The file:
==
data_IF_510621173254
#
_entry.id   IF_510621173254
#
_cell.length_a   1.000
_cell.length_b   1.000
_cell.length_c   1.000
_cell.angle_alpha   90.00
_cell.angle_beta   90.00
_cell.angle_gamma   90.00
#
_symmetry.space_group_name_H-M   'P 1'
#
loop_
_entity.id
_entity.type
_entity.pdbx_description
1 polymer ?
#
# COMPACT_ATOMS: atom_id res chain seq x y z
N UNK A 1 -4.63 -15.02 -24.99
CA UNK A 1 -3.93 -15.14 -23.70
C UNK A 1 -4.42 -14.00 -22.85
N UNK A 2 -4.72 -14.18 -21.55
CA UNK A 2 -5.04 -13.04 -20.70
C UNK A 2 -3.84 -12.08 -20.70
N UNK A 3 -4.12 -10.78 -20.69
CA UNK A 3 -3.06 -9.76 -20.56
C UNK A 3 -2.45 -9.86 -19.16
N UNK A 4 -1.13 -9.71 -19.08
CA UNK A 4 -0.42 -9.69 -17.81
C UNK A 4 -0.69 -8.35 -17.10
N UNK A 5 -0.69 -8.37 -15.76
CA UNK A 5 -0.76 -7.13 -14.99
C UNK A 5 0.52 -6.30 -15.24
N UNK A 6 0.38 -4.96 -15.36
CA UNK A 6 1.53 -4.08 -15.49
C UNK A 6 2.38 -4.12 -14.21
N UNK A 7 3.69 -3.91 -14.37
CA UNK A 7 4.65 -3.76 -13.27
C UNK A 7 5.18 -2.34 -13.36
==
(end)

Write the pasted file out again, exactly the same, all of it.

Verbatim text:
data_IF_510621173254
#
_entry.id   IF_510621173254
#
_cell.length_a   1.000
_cell.length_b   1.000
_cell.length_c   1.000
_cell.angle_alpha   90.00
_cell.angle_beta   90.00
_cell.angle_gamma   90.00
#
_symmetry.space_group_name_H-M   'P 1'
#
loop_
_entity.id
_entity.type
_entity.pdbx_description
1 polymer ?
#
# COMPACT_ATOMS: atom_id res chain seq x y z
N UNK A 1 -4.63 -15.02 -24.99
CA UNK A 1 -3.93 -15.14 -23.70
C UNK A 1 -4.42 -14.00 -22.85
N UNK A 2 -4.72 -14.18 -21.55
CA UNK A 2 -5.04 -13.04 -20.70
C UNK A 2 -3.84 -12.08 -20.70
N UNK A 3 -4.12 -10.78 -20.69
CA UNK A 3 -3.06 -9.76 -20.56
C UNK A 3 -2.45 -9.86 -19.16
N UNK A 4 -1.13 -9.71 -19.08
CA UNK A 4 -0.42 -9.69 -17.81
C UNK A 4 -0.69 -8.35 -17.10
N UNK A 5 -0.69 -8.37 -15.76
CA UNK A 5 -0.76 -7.13 -14.99
C UNK A 5 0.52 -6.30 -15.24
N UNK A 6 0.38 -4.96 -15.36
CA UNK A 6 1.53 -4.08 -15.49
C UNK A 6 2.38 -4.12 -14.21
N UNK A 7 3.69 -3.91 -14.37
CA UNK A 7 4.65 -3.76 -13.27
C UNK A 7 5.18 -2.34 -13.36